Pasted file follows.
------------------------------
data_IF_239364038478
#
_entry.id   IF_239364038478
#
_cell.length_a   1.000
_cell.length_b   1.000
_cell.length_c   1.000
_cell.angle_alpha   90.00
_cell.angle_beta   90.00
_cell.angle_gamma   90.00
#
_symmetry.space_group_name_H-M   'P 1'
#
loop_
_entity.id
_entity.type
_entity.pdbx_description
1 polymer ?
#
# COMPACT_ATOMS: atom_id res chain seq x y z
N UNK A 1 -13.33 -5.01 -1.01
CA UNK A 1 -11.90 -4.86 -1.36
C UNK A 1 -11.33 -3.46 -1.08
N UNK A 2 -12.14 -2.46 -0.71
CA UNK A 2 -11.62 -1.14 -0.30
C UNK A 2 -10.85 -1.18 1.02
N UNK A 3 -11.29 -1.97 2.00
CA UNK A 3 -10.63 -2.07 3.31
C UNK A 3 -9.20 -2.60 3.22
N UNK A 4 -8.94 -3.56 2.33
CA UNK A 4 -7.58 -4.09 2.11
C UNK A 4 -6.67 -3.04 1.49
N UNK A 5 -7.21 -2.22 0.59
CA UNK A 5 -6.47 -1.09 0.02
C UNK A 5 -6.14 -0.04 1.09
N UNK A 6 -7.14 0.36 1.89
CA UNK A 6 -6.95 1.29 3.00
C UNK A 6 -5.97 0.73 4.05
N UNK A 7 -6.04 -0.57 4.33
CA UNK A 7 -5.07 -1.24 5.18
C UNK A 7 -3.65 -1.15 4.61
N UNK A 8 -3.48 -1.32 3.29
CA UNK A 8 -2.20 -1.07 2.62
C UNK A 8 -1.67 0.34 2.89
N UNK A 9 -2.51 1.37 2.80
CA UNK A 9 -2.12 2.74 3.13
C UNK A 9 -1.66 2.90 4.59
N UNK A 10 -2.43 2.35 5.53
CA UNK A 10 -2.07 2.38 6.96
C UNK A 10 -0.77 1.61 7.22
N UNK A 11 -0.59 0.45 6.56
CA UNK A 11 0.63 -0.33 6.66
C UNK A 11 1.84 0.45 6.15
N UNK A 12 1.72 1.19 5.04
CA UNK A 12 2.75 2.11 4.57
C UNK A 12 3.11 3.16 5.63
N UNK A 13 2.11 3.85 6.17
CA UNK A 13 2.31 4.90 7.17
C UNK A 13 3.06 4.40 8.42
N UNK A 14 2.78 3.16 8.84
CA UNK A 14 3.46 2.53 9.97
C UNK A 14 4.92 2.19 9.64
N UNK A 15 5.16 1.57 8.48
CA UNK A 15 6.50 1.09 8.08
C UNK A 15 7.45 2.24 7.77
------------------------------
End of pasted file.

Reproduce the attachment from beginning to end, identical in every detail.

data_IF_239364038478
#
_entry.id   IF_239364038478
#
_cell.length_a   1.000
_cell.length_b   1.000
_cell.length_c   1.000
_cell.angle_alpha   90.00
_cell.angle_beta   90.00
_cell.angle_gamma   90.00
#
_symmetry.space_group_name_H-M   'P 1'
#
loop_
_entity.id
_entity.type
_entity.pdbx_description
1 polymer ?
#
# COMPACT_ATOMS: atom_id res chain seq x y z
N UNK A 1 -13.33 -5.01 -1.01
CA UNK A 1 -11.90 -4.86 -1.36
C UNK A 1 -11.33 -3.46 -1.08
N UNK A 2 -12.14 -2.46 -0.71
CA UNK A 2 -11.62 -1.14 -0.30
C UNK A 2 -10.85 -1.18 1.02
N UNK A 3 -11.29 -1.97 2.00
CA UNK A 3 -10.63 -2.07 3.31
C UNK A 3 -9.20 -2.60 3.22
N UNK A 4 -8.94 -3.56 2.33
CA UNK A 4 -7.58 -4.09 2.11
C UNK A 4 -6.67 -3.04 1.49
N UNK A 5 -7.21 -2.22 0.59
CA UNK A 5 -6.47 -1.09 0.02
C UNK A 5 -6.14 -0.04 1.09
N UNK A 6 -7.14 0.36 1.89
CA UNK A 6 -6.95 1.29 3.00
C UNK A 6 -5.97 0.73 4.05
N UNK A 7 -6.04 -0.57 4.33
CA UNK A 7 -5.07 -1.24 5.18
C UNK A 7 -3.65 -1.15 4.61
N UNK A 8 -3.48 -1.32 3.29
CA UNK A 8 -2.20 -1.07 2.62
C UNK A 8 -1.67 0.34 2.89
N UNK A 9 -2.51 1.37 2.80
CA UNK A 9 -2.12 2.74 3.13
C UNK A 9 -1.66 2.90 4.59
N UNK A 10 -2.43 2.35 5.53
CA UNK A 10 -2.07 2.38 6.96
C UNK A 10 -0.77 1.61 7.22
N UNK A 11 -0.59 0.45 6.56
CA UNK A 11 0.63 -0.33 6.66
C UNK A 11 1.84 0.45 6.15
N UNK A 12 1.72 1.19 5.04
CA UNK A 12 2.75 2.11 4.57
C UNK A 12 3.11 3.16 5.63
N UNK A 13 2.11 3.85 6.17
CA UNK A 13 2.31 4.90 7.17
C UNK A 13 3.06 4.40 8.42
N UNK A 14 2.78 3.16 8.84
CA UNK A 14 3.46 2.53 9.97
C UNK A 14 4.92 2.19 9.64
N UNK A 15 5.16 1.57 8.48
CA UNK A 15 6.50 1.09 8.08
C UNK A 15 7.45 2.24 7.77